The gig: Jerry Azarkman, 61, is the founder of Curacao, a department store chain that has catered to the Latino consumer since 1976. Curacao has 11 stores in California and Arizona, annual revenue in excess of $350 million and 2,000 employees. Azarkman's success with Curacao earned him an Ernst & Young Entrepreneur of the Year Award for Greater Los Angeles in 2014. The self-taught Azarkman jokes that "it is the only certificate I have."
Parental guidance: His pharmacist father, Oscar, specialized in dispensing motivational lessons. "The first time I saw a plane, I asked him if I could own one," Azarkman said. "He said: 'You can succeed at any plan. Nothing can stand against your will.'" Mother Muluk "taught us to give without expecting anything in return," he said.
FOR THE RECORD:
Jerry Azarkman: In the Feb. 1 Business section, an article about Curacao department store founder Jerry Azarkman referred to his Israeli army service in the 1967 Six-Day War. He served in the 1973 Arab-Israeli conflict known as the Yom Kippur War.
War as motivator: Born in Iran and reared in Israel, Azarkman served in the Israeli army during 1967's Six Day War. "I did not want to face another war," Azarkman recalled. He came to the U.S. three years later, at age 24, with $20 in his pocket.
Starting small: Azarkman's retail career began door to door, selling small items such as electronics, appliances and video games. He decided to concentrate on what he saw as a neglected and underserved market — Latinos.
Learning fast: Speaking only Hebrew and using hand gestures, Azarkman never knew what customers meant when they kept saying "mañana, mañana" — tomorrow, tomorrow. "In a way, it made me a better salesman. I learned what it meant, and I already knew to ignore it." His younger brother, Ron, joined the business a few years later.
The power of credit: Azarkman said he decided to place his trust in those who work hard. He still remembers that first credit customer. "I was selling a $20 item," Azarkman recalled. "She only had $12, so I extended her credit. That is how Curacao started."
Word of mouth: "I told my customers to tell their friends," Azarkman said. "Would you bring your family and friends and you can be my salespersons." Before long, Azarkman not only had loyal customers who had never been extended credit before, he had a cadre of salespeople. "Today, I tell our salesmen that same story: Give them customer service that is above expectations."
La Curacao: The brothers opened their first La Curacao store in 1983 in L.A.'s Pico-Union district. The sprawling store included a furniture department. The bulk of the sales were on credit to Latino customers who couldn't afford to pay cash but couldn't get credit from traditional financial institutions. The second store didn't open until 1995, in the Panorama City mall. The chain simplified its name in 2012 to Curacao. Today, more than 2 million customers pay through the chain's credit card.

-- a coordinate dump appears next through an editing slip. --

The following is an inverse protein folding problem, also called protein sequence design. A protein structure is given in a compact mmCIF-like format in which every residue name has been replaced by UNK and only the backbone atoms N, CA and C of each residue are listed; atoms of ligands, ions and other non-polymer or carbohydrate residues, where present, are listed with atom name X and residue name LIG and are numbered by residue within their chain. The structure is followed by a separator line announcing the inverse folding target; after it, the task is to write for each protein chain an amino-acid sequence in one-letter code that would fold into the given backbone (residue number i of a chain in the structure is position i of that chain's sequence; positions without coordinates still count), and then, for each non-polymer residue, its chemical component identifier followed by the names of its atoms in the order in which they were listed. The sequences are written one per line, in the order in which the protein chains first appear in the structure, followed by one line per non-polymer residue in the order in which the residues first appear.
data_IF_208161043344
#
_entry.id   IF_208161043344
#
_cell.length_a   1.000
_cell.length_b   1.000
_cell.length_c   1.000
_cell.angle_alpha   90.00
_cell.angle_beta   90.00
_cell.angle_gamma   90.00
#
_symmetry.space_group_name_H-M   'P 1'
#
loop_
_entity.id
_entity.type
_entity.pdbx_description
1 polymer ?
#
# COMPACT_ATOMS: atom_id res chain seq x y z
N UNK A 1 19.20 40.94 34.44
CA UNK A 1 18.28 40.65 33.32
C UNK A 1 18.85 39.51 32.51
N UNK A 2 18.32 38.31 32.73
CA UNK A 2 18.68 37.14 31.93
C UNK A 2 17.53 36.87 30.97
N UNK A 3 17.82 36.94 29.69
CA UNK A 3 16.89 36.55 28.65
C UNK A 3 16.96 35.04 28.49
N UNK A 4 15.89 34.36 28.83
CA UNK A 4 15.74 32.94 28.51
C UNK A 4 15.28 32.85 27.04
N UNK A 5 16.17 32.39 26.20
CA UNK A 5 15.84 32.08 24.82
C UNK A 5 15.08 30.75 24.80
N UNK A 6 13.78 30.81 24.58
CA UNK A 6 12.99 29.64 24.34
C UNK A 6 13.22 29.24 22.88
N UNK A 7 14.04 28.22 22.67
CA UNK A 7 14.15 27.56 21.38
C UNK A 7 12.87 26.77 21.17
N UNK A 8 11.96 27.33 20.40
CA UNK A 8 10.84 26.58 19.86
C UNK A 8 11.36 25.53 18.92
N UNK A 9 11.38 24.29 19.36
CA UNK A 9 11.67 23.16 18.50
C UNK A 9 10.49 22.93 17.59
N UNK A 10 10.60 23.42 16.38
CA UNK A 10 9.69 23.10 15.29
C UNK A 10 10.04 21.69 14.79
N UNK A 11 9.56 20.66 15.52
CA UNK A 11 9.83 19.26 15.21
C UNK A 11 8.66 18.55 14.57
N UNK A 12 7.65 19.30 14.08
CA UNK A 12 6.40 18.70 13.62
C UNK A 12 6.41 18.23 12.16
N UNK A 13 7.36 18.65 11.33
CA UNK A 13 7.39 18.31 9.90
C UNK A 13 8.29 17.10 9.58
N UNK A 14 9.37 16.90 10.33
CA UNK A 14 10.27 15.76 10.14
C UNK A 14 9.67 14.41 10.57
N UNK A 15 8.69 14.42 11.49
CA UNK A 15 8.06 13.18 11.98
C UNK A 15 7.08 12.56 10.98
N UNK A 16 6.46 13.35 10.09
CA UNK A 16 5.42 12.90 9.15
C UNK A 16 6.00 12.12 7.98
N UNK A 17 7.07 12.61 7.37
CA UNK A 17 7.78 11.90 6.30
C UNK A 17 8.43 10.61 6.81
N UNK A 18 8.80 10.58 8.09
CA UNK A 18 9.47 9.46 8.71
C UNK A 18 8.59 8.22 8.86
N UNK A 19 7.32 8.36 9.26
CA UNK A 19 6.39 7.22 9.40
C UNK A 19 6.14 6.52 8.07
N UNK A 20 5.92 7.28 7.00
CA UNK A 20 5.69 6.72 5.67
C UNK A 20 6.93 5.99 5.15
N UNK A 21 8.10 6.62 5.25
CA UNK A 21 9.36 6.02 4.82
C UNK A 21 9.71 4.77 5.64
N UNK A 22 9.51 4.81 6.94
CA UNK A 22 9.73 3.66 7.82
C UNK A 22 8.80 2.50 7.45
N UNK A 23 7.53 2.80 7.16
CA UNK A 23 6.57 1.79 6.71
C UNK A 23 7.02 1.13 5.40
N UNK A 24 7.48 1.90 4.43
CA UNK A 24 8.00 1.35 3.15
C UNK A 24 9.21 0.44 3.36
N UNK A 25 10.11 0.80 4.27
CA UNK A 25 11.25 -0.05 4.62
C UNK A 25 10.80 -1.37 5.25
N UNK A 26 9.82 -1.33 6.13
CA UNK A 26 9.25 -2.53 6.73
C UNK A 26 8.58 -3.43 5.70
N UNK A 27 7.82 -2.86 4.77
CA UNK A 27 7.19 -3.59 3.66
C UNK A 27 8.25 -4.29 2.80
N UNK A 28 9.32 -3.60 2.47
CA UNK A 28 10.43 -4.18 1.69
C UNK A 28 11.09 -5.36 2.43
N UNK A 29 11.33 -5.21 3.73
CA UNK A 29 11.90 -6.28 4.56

Rebuilding from ashes: During the 1992 riots, the Azarkmans only store was destroyed. The next morning, customers were lined up to pay their bills so that the store could keep going. "I collected catalogs from our distributors and manufacturers, opened a building across the street, and we took product orders," Azarkman said. That was in early May 1992. "We met our May sales projections for Mother's Day."
Business advice: Respect and courtesy "are languages everyone understands," Azarkman said, noting that he once first fixed a video-game customer's television reception with a metal clothes hanger and repaired the table it was resting on, without extra charge.
Leadership style: "I lead from the front, instead of watching you do it," Azarkman said. "I will be the example for you. I will make sure that I teach it."
Pet peeve: "People who only know how to say 'I' and 'me.' If it's never about 'us' or 'ours,' then there is something wrong."
Changing course: Azarkman said his biggest fear is standing still. So last year, Azarkman handed over the Curacao reins to his brother, sold some stock and began a new retail venture called Star World Inc. Azarkman's plan, again geared to providing goods and services to Latino consumers, is to open 360 small stores with "a faster, digital shopping experience," along the lines of an Apple store. Azarkman said the new business will avoid the high operating costs of the "traditional big-box retail model," which he thinks may "no longer be viable in the long term." Azarkman remains a board member of Curacao.
Personal: Azarkman lives in Los Angeles with his wife, Patricia. They have two sons, Daniel and Eric, and a daughter, Ilanit. In his spare time, Azarkman, who got his start selling electronics, likes to collect mechanical items from the pre-electronic age such as antique cameras and typewriters.